Conccusion

5 Things Everyone should know about Concussions

Concussion has become one of the major issues facing sport today and this is highlighted on a daily basis, as concussion stories are commonplace in the sports media.

Collision sports such as rugby, rugby league, soccer and AFL generate the most media interest but it is important to note that concussions can occur in any sport or physical activity (e.g. BMX, Roller Derby, etc.), and at any level (school, club, international, etc.) and at any age.

Amongst all the hype in the media there are a number of misconceptions surrounding concussion.

Here are five things that everyone should know.

 

1.   Concussions occur relatively frequently and when managed well heal in 7-10 days. 

It is when another concussion is suffered on top of an existing one that can lead to serious brain damage or even death.

If you suspect that your son or daughter may have suffered a concussion it is vital that they are removed from play and medical attention is sought.

If in doubt, Sit them out

They should not return to playing that day and even then not until cleared by a doctor who is familiar with concussion. Click here for a pocket guide on the signs and symptoms of concussion.

 

2.   You do not need to have lost consciousness to suffer a concussion.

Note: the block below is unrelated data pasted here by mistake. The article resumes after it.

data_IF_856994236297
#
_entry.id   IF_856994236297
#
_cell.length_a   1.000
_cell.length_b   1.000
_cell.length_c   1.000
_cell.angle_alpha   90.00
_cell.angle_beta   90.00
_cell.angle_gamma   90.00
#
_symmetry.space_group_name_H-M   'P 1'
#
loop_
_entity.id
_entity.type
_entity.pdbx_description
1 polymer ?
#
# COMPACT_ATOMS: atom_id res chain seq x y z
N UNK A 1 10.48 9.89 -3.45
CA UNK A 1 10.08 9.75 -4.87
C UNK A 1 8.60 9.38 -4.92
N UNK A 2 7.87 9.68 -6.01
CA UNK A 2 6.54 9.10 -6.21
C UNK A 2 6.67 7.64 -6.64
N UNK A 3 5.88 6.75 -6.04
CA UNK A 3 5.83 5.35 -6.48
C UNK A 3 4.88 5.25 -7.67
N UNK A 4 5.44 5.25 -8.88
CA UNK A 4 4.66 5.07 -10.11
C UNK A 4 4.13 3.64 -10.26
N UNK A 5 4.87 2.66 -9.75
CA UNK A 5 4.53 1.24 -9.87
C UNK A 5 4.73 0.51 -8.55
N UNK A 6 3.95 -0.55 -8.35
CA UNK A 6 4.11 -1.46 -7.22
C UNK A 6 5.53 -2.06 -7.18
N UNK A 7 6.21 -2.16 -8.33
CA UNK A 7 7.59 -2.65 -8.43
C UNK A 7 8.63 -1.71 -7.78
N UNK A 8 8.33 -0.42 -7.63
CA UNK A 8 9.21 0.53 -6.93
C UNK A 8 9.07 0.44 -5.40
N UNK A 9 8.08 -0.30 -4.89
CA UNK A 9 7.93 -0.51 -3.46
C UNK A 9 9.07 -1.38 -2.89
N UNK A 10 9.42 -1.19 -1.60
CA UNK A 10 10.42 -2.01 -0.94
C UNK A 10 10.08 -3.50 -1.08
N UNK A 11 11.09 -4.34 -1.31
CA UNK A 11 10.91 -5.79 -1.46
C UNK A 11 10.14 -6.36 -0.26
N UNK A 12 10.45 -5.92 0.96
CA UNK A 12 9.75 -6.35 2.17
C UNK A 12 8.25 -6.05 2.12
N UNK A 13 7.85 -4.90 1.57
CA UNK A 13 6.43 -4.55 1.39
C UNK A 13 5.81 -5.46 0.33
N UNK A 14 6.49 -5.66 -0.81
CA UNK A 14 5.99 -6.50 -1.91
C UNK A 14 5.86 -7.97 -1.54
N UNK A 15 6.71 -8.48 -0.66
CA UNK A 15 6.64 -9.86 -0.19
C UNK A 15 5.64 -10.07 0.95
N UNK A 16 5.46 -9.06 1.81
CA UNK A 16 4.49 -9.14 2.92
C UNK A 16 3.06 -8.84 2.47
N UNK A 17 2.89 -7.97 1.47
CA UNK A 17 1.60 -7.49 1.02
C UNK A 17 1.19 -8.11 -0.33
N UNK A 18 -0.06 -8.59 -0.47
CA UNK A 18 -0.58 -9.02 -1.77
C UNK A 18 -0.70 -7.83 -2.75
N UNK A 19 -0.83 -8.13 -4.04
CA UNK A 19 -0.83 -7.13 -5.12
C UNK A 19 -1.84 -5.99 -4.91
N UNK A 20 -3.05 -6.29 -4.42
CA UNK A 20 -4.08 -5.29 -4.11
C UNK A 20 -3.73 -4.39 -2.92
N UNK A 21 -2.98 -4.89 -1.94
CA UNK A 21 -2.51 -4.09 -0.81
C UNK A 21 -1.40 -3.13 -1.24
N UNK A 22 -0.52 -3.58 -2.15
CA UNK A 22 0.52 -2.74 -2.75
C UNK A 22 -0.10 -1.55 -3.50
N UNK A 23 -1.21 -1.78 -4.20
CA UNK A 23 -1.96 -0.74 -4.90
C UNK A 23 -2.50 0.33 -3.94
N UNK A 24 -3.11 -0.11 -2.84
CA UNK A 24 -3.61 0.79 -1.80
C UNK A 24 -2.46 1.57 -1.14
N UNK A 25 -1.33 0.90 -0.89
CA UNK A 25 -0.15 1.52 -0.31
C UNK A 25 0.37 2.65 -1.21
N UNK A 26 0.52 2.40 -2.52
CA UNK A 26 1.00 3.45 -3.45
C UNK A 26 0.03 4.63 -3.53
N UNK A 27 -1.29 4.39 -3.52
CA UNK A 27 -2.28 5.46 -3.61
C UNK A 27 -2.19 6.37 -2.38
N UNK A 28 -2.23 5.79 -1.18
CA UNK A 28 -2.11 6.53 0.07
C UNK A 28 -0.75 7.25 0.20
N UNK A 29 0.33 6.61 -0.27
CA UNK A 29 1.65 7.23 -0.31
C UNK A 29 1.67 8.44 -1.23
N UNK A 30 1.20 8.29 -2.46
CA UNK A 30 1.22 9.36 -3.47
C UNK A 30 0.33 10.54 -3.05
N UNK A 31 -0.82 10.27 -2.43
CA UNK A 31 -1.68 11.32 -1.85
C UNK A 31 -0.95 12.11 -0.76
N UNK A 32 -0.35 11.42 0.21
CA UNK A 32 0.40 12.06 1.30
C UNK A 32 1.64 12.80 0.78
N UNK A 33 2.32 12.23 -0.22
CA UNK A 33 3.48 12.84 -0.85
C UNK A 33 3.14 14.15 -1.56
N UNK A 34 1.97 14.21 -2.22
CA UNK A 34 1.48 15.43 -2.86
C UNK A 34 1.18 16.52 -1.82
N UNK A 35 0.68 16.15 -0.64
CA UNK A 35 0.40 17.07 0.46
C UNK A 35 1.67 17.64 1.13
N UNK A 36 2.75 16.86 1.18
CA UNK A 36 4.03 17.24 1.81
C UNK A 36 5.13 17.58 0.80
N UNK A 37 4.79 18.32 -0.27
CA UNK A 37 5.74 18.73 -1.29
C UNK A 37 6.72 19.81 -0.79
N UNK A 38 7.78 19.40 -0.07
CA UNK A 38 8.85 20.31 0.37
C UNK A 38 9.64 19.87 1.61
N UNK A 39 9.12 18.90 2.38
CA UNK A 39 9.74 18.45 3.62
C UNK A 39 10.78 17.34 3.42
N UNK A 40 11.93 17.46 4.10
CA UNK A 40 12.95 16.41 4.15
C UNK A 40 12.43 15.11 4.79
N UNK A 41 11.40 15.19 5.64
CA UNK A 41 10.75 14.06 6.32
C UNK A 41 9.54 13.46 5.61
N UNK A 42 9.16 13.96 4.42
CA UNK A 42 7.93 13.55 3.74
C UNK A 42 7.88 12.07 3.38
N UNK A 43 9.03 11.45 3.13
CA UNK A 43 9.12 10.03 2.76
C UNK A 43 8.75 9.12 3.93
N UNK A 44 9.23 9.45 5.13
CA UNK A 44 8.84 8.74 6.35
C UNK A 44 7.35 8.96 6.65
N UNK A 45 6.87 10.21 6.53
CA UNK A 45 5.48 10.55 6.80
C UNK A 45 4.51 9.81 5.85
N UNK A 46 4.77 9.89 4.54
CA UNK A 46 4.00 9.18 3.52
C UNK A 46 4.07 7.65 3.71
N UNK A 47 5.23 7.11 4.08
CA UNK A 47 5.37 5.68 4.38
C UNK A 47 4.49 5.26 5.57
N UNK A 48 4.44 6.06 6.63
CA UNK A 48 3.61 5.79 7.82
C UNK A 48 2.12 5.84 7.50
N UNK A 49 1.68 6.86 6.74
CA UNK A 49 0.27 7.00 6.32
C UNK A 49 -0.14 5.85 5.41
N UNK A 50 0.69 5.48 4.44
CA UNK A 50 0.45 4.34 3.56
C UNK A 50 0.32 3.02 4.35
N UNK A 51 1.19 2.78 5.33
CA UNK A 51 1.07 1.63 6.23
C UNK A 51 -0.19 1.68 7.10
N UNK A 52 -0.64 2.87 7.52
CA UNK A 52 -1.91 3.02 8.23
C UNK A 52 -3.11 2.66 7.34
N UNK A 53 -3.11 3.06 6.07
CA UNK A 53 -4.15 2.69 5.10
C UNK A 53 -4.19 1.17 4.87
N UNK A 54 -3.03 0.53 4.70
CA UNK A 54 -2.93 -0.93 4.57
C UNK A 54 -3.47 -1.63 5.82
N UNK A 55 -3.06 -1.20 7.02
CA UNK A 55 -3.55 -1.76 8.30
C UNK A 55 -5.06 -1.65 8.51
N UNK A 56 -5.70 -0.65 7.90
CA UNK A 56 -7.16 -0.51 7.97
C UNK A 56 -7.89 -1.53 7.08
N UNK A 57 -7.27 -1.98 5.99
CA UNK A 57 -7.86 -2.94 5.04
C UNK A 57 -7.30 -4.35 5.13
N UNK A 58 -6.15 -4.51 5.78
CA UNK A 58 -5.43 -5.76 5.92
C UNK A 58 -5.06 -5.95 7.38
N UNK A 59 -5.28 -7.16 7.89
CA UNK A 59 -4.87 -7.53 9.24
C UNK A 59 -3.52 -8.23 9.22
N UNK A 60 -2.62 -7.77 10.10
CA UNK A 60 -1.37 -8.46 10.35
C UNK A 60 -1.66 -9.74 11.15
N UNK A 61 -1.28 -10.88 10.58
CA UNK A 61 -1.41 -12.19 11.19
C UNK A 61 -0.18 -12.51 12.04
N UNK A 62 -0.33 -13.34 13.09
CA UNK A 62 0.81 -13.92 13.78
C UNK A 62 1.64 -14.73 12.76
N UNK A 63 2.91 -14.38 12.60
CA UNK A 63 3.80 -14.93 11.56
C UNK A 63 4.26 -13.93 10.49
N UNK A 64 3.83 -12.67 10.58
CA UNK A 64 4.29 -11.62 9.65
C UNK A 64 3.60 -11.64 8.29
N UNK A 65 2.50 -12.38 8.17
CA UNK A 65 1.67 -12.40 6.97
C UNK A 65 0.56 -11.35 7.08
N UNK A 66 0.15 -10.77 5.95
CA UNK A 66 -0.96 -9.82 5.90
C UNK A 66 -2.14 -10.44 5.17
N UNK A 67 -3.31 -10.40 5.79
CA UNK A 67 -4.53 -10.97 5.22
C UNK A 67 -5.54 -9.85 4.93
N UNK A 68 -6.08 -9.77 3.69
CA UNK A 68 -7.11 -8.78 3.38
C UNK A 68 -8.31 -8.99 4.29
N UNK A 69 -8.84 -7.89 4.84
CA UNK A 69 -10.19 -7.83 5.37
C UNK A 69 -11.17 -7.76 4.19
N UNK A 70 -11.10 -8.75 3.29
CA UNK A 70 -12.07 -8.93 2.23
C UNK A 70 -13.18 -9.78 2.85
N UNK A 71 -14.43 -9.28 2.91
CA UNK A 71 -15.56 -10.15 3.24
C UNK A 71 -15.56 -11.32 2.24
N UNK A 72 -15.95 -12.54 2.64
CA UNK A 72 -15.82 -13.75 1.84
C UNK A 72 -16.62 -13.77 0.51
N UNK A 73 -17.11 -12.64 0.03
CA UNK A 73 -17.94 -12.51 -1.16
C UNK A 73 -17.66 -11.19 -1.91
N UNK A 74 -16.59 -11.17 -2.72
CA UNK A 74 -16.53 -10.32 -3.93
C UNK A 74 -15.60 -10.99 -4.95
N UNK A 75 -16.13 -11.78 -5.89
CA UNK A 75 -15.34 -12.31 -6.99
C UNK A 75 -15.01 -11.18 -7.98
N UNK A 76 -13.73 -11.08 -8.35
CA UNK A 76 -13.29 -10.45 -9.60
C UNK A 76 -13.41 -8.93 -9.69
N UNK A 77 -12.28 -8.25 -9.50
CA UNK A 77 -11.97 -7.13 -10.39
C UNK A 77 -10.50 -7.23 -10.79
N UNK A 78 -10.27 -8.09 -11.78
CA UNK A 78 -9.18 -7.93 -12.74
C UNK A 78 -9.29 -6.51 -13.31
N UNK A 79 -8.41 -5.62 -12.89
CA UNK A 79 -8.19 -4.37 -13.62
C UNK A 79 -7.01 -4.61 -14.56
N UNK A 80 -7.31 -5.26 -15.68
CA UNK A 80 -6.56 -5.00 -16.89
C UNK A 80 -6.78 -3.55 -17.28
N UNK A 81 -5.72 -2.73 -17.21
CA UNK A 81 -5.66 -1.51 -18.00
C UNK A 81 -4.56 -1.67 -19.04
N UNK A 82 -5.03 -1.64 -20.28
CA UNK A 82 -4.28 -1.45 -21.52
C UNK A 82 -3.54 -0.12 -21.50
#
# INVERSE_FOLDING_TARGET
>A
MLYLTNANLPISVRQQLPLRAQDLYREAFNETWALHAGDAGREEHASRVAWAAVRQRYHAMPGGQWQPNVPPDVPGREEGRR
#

A common misconception is that a concussion only occurs when a person loses consciousness or is ‘knocked out’.

Concussion can occur from moderate impacts or even multiple smaller impacts such as heading a ball in soccer without losing consciousness.

 

3.   Only a Doctor can diagnose or clear a player of concussion.

While sports physiotherapists, nurses, sports trainers and first aiders are trained to recognise signs and symptoms of concussion, only a doctor is qualified to make the diagnosis of concussion.

 

4.   Recovering from a concussion is not just about Return to Play.

It is also about recovering to return to learn (school) or work.

To heal effectively the brain needs rest as much as possible in the early stages following concussion. This includes from cognitive or thinking tasks such as watching TV, reading, studying or electronic games.

Click on the link for an excellent YouTube clip by Dr Mike Evans titled ‘Concussion management and return to learn’ for more information.

 

5.   Not all concussions look the same.

Signs and symptoms can very from person to person and between concussion episodes.

The role of family and friends is vital in the detection of a possible concussion.

They may notice changes that others may not.  It is important to seek medical advice if you have any concerns.

Jarrod Presland is a Strength and Conditioning Coach having worked across the spectrum of athletes from developmental to elite. 

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